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Atlas & Alice | Issue 4, Summer/Fall 2015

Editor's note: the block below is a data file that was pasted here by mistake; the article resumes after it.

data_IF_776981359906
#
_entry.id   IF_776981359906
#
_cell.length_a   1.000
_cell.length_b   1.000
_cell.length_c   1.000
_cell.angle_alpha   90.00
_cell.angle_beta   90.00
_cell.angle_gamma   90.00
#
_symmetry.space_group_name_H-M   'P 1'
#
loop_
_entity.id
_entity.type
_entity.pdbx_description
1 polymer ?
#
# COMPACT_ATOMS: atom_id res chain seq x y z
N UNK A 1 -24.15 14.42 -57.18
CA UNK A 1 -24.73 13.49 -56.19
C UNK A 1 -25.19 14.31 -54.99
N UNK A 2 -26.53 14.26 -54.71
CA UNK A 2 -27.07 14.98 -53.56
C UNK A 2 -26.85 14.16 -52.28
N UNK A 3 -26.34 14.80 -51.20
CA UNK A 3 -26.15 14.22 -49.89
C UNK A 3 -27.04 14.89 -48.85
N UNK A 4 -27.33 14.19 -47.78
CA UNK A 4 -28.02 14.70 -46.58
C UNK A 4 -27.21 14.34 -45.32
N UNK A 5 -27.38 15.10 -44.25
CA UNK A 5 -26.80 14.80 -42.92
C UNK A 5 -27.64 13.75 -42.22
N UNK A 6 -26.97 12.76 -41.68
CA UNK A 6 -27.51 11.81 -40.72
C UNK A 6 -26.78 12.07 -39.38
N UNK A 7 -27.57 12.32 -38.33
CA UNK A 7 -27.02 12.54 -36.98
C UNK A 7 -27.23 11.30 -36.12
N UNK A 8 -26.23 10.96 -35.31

Golden Land She couldn’t know anything about the Southern Hemisphere, dressed as she is. The feeling struggles in me, that flutter of judgment and shame, seeing my countrywoman dressed so—. A foreigner would no doubt mistake her for young and foolish but as a Thai woman myself I can tell that this long-limbed girl is actually in her late 30s, just about my age. Up-cut shorts showing a crescent of ass flesh befits no respectable lady. And here we are at the gate for Thai Airways to fly us to Melbourne in June, hot season in Bangkok but the beginning of real winter Down Under. We sit in Suvarnabhumi Airport. It means golden land, but that idea is a mirage. When my family came to Thailand from China we scraped money together to buy a small plot so my sister could go to university from within the city. When they announced the new airport site so near us, my family thought: good fortune! Then we waited twenty-nine years for construction to start. The money the country poured into the airport lined the pockets of politicians, from local to municipal to national level. During construction copper wiring was stripped from electrical lines and sold at the thieves’ market. Two thousand luggage trolleys were stolen, melted for scrap metal. There is nothing golden about this airport; it’s just corruption, delay. Each terminal is built like the extended wings of a prehistoric creature, a pterodactyl: tessellating glass with slender metal beams framing slivers of light. Palm trees peer through the gloom of the smog that wraps around my native land like a safety cloak. Bangkok in my day was not this way at all. I mean modern. When I return to visit my mother and sister still living behind their orange-painted gates, the new webs of transportation, the ever-descending chill of air-conditioned interiors—they baffle me. This woman has pimples of goose flesh running up her thighs. I know to wrap myself in a shawl in Suvarnabhumi. But the meat of her holds together, tight and toned. She must work for a living. Something physical. She pulls her metal chair closer so her knees almost touch mine, which is embarrassingly endearing, like a child, the way she leans in and over. She says in halting, stuttering English: “Are you going to Australia?” My, but her accent is terrible. Aus-tay-leeee-a she says slowly, the way Thai people say it, with that strange lilt. She mouths the word carefully—must not say it much. “Yes,” I say, and because I can’t help myself: “Do you know it is winter in Melbourne? Are you going there?” I’ve spoken in English to maintain our difference. But I have gone too fast for her. I slow down, say it again. “Winter… in Melbourne…” and when I wrap my arms around my body and shiver, she understands. She pours her trust into me

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